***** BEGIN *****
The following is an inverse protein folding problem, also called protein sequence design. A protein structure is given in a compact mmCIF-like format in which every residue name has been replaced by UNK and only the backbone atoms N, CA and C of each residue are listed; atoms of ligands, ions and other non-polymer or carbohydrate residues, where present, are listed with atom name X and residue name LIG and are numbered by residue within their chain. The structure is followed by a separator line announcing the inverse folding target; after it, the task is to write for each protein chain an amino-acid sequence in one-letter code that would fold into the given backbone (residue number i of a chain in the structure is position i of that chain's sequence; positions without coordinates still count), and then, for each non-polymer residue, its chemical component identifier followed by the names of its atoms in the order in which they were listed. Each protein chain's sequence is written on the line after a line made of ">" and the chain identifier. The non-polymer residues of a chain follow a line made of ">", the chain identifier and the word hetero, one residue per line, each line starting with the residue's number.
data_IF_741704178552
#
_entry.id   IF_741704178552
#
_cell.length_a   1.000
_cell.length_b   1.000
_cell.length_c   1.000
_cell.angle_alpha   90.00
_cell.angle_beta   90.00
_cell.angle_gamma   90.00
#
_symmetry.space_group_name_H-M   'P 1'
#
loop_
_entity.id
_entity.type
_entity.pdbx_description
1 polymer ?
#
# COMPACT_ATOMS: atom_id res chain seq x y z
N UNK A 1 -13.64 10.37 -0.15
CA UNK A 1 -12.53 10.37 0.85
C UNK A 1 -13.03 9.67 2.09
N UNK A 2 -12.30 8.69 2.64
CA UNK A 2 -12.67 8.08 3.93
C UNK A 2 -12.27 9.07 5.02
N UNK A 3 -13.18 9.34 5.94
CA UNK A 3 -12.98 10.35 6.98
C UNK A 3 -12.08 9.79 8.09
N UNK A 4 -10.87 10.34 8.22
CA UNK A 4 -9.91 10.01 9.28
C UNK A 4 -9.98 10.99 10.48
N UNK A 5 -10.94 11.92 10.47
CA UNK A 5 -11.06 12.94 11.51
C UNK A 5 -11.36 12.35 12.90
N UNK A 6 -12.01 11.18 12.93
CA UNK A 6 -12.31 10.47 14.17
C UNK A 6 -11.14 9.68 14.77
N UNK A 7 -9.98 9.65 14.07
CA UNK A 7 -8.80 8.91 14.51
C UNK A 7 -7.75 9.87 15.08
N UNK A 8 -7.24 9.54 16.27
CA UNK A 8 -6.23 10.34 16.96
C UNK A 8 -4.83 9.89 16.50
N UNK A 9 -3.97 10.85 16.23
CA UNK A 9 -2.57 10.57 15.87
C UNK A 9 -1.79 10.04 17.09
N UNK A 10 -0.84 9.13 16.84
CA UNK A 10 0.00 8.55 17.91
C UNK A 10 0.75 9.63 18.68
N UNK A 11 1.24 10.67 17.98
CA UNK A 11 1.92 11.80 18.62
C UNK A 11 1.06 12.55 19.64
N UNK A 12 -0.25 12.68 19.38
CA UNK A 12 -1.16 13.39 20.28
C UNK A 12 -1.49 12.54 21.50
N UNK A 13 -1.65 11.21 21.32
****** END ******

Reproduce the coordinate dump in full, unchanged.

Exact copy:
The following is an inverse protein folding problem, also called protein sequence design. A protein structure is given in a compact mmCIF-like format in which every residue name has been replaced by UNK and only the backbone atoms N, CA and C of each residue are listed; atoms of ligands, ions and other non-polymer or carbohydrate residues, where present, are listed with atom name X and residue name LIG and are numbered by residue within their chain. The structure is followed by a separator line announcing the inverse folding target; after it, the task is to write for each protein chain an amino-acid sequence in one-letter code that would fold into the given backbone (residue number i of a chain in the structure is position i of that chain's sequence; positions without coordinates still count), and then, for each non-polymer residue, its chemical component identifier followed by the names of its atoms in the order in which they were listed. Each protein chain's sequence is written on the line after a line made of ">" and the chain identifier. The non-polymer residues of a chain follow a line made of ">", the chain identifier and the word hetero, one residue per line, each line starting with the residue's number.
data_IF_741704178552
#
_entry.id   IF_741704178552
#
_cell.length_a   1.000
_cell.length_b   1.000
_cell.length_c   1.000
_cell.angle_alpha   90.00
_cell.angle_beta   90.00
_cell.angle_gamma   90.00
#
_symmetry.space_group_name_H-M   'P 1'
#
loop_
_entity.id
_entity.type
_entity.pdbx_description
1 polymer ?
#
# COMPACT_ATOMS: atom_id res chain seq x y z
N UNK A 1 -13.64 10.37 -0.15
CA UNK A 1 -12.53 10.37 0.85
C UNK A 1 -13.03 9.67 2.09
N UNK A 2 -12.30 8.69 2.64
CA UNK A 2 -12.67 8.08 3.93
C UNK A 2 -12.27 9.07 5.02
N UNK A 3 -13.18 9.34 5.94
CA UNK A 3 -12.98 10.35 6.98
C UNK A 3 -12.08 9.79 8.09
N UNK A 4 -10.87 10.34 8.22
CA UNK A 4 -9.91 10.01 9.28
C UNK A 4 -9.98 10.99 10.48
N UNK A 5 -10.94 11.92 10.47
CA UNK A 5 -11.06 12.94 11.51
C UNK A 5 -11.36 12.35 12.90
N UNK A 6 -12.01 11.18 12.93
CA UNK A 6 -12.31 10.47 14.17
C UNK A 6 -11.14 9.68 14.77
N UNK A 7 -9.98 9.65 14.07
CA UNK A 7 -8.80 8.91 14.51
C UNK A 7 -7.75 9.87 15.08
N UNK A 8 -7.24 9.54 16.27
CA UNK A 8 -6.23 10.34 16.96
C UNK A 8 -4.83 9.89 16.50
N UNK A 9 -3.97 10.85 16.23
CA UNK A 9 -2.57 10.57 15.87
C UNK A 9 -1.79 10.04 17.09
N UNK A 10 -0.84 9.13 16.84
CA UNK A 10 0.00 8.55 17.91
C UNK A 10 0.75 9.63 18.68
N UNK A 11 1.24 10.67 17.98
CA UNK A 11 1.92 11.80 18.62
C UNK A 11 1.06 12.55 19.64
N UNK A 12 -0.25 12.68 19.38
CA UNK A 12 -1.16 13.39 20.28
C UNK A 12 -1.49 12.54 21.50
N UNK A 13 -1.65 11.21 21.32